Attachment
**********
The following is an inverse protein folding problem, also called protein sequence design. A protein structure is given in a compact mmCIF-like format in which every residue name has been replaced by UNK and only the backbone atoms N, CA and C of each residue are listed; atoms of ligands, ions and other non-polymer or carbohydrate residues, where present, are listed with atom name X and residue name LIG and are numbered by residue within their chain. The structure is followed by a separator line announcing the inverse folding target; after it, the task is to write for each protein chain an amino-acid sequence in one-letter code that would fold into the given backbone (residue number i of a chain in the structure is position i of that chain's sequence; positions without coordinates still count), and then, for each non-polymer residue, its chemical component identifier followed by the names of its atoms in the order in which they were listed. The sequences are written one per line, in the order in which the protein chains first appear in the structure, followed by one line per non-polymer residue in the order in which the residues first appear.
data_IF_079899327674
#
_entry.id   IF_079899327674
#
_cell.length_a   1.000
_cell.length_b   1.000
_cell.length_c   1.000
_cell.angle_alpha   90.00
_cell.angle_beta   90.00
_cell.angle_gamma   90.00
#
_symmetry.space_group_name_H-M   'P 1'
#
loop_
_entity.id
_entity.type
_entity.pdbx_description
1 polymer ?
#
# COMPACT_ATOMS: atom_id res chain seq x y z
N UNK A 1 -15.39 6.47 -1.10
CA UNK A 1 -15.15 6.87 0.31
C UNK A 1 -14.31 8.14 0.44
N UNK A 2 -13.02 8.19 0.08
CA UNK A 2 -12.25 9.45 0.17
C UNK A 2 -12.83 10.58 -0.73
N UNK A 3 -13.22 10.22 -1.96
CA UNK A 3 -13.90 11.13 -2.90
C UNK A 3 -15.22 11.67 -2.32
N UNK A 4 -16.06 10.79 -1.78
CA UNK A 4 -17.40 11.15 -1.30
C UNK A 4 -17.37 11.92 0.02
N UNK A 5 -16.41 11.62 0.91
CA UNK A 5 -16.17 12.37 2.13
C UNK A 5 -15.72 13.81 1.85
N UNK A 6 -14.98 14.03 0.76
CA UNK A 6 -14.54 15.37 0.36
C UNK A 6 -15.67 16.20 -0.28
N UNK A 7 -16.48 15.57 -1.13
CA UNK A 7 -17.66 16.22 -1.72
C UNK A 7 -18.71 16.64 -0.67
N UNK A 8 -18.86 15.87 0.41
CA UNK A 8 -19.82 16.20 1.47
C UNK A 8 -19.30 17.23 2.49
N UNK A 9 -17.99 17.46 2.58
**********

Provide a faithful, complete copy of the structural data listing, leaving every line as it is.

The following is an inverse protein folding problem, also called protein sequence design. A protein structure is given in a compact mmCIF-like format in which every residue name has been replaced by UNK and only the backbone atoms N, CA and C of each residue are listed; atoms of ligands, ions and other non-polymer or carbohydrate residues, where present, are listed with atom name X and residue name LIG and are numbered by residue within their chain. The structure is followed by a separator line announcing the inverse folding target; after it, the task is to write for each protein chain an amino-acid sequence in one-letter code that would fold into the given backbone (residue number i of a chain in the structure is position i of that chain's sequence; positions without coordinates still count), and then, for each non-polymer residue, its chemical component identifier followed by the names of its atoms in the order in which they were listed. The sequences are written one per line, in the order in which the protein chains first appear in the structure, followed by one line per non-polymer residue in the order in which the residues first appear.
data_IF_079899327674
#
_entry.id   IF_079899327674
#
_cell.length_a   1.000
_cell.length_b   1.000
_cell.length_c   1.000
_cell.angle_alpha   90.00
_cell.angle_beta   90.00
_cell.angle_gamma   90.00
#
_symmetry.space_group_name_H-M   'P 1'
#
loop_
_entity.id
_entity.type
_entity.pdbx_description
1 polymer ?
#
# COMPACT_ATOMS: atom_id res chain seq x y z
N UNK A 1 -15.39 6.47 -1.10
CA UNK A 1 -15.15 6.87 0.31
C UNK A 1 -14.31 8.14 0.44
N UNK A 2 -13.02 8.19 0.08
CA UNK A 2 -12.25 9.45 0.17
C UNK A 2 -12.83 10.58 -0.73
N UNK A 3 -13.22 10.22 -1.96
CA UNK A 3 -13.90 11.13 -2.90
C UNK A 3 -15.22 11.67 -2.32
N UNK A 4 -16.06 10.79 -1.78
CA UNK A 4 -17.40 11.15 -1.30
C UNK A 4 -17.37 11.92 0.02
N UNK A 5 -16.41 11.62 0.91
CA UNK A 5 -16.17 12.37 2.13
C UNK A 5 -15.72 13.81 1.85
N UNK A 6 -14.98 14.03 0.76
CA UNK A 6 -14.54 15.37 0.36
C UNK A 6 -15.67 16.20 -0.28
N UNK A 7 -16.48 15.57 -1.13
CA UNK A 7 -17.66 16.22 -1.72
C UNK A 7 -18.71 16.64 -0.67
N UNK A 8 -18.86 15.87 0.41
CA UNK A 8 -19.82 16.20 1.47
C UNK A 8 -19.30 17.23 2.49
N UNK A 9 -17.99 17.46 2.58